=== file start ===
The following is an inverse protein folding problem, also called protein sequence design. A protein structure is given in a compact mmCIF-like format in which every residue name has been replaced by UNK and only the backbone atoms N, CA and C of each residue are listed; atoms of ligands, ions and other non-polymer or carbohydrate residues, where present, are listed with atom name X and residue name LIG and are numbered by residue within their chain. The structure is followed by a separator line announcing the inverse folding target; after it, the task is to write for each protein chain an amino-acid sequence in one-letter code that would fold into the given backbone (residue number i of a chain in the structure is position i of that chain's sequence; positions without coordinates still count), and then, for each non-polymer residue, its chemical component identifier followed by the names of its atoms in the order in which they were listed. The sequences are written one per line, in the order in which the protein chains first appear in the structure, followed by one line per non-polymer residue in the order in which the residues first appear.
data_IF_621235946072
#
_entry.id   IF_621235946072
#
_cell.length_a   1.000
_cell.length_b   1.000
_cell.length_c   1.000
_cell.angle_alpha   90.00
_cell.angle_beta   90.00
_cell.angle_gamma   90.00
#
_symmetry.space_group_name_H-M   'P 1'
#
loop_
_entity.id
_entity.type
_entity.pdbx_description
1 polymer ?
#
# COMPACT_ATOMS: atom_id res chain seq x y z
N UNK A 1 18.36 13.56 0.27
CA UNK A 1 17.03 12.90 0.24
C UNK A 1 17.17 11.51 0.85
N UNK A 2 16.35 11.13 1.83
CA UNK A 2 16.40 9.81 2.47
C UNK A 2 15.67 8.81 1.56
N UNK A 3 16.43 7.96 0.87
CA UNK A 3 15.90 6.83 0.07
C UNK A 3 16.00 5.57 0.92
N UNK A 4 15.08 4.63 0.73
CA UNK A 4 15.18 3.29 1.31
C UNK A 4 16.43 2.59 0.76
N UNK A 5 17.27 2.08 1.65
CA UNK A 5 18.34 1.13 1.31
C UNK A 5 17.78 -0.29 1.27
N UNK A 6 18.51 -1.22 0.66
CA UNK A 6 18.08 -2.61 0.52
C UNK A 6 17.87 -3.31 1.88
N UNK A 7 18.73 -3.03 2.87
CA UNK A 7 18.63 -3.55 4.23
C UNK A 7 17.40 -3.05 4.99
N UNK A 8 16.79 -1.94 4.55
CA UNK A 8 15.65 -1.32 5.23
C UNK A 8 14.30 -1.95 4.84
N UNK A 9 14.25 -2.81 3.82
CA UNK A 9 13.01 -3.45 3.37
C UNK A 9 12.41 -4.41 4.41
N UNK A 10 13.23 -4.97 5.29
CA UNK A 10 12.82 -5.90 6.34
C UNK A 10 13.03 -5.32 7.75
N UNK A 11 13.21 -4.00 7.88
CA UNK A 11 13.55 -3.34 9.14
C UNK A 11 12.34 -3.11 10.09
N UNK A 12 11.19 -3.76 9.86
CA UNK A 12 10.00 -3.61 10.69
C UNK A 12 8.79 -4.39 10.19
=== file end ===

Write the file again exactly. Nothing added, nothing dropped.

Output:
The following is an inverse protein folding problem, also called protein sequence design. A protein structure is given in a compact mmCIF-like format in which every residue name has been replaced by UNK and only the backbone atoms N, CA and C of each residue are listed; atoms of ligands, ions and other non-polymer or carbohydrate residues, where present, are listed with atom name X and residue name LIG and are numbered by residue within their chain. The structure is followed by a separator line announcing the inverse folding target; after it, the task is to write for each protein chain an amino-acid sequence in one-letter code that would fold into the given backbone (residue number i of a chain in the structure is position i of that chain's sequence; positions without coordinates still count), and then, for each non-polymer residue, its chemical component identifier followed by the names of its atoms in the order in which they were listed. The sequences are written one per line, in the order in which the protein chains first appear in the structure, followed by one line per non-polymer residue in the order in which the residues first appear.
data_IF_621235946072
#
_entry.id   IF_621235946072
#
_cell.length_a   1.000
_cell.length_b   1.000
_cell.length_c   1.000
_cell.angle_alpha   90.00
_cell.angle_beta   90.00
_cell.angle_gamma   90.00
#
_symmetry.space_group_name_H-M   'P 1'
#
loop_
_entity.id
_entity.type
_entity.pdbx_description
1 polymer ?
#
# COMPACT_ATOMS: atom_id res chain seq x y z
N UNK A 1 18.36 13.56 0.27
CA UNK A 1 17.03 12.90 0.24
C UNK A 1 17.17 11.51 0.85
N UNK A 2 16.35 11.13 1.83
CA UNK A 2 16.40 9.81 2.47
C UNK A 2 15.67 8.81 1.56
N UNK A 3 16.43 7.96 0.87
CA UNK A 3 15.90 6.83 0.07
C UNK A 3 16.00 5.57 0.92
N UNK A 4 15.08 4.63 0.73
CA UNK A 4 15.18 3.29 1.31
C UNK A 4 16.43 2.59 0.76
N UNK A 5 17.27 2.08 1.65
CA UNK A 5 18.34 1.13 1.31
C UNK A 5 17.78 -0.29 1.27
N UNK A 6 18.51 -1.22 0.66
CA UNK A 6 18.08 -2.61 0.52
C UNK A 6 17.87 -3.31 1.88
N UNK A 7 18.73 -3.03 2.87
CA UNK A 7 18.63 -3.55 4.23
C UNK A 7 17.40 -3.05 4.99
N UNK A 8 16.79 -1.94 4.55
CA UNK A 8 15.65 -1.32 5.23
C UNK A 8 14.30 -1.95 4.84
N UNK A 9 14.25 -2.81 3.82
CA UNK A 9 13.01 -3.45 3.37
C UNK A 9 12.41 -4.41 4.41
N UNK A 10 13.23 -4.97 5.29
CA UNK A 10 12.82 -5.90 6.34
C UNK A 10 13.03 -5.32 7.75
N UNK A 11 13.21 -4.00 7.88
CA UNK A 11 13.55 -3.34 9.14
C UNK A 11 12.34 -3.11 10.09
N UNK A 12 11.19 -3.76 9.86
CA UNK A 12 10.00 -3.61 10.69
C UNK A 12 8.79 -4.39 10.19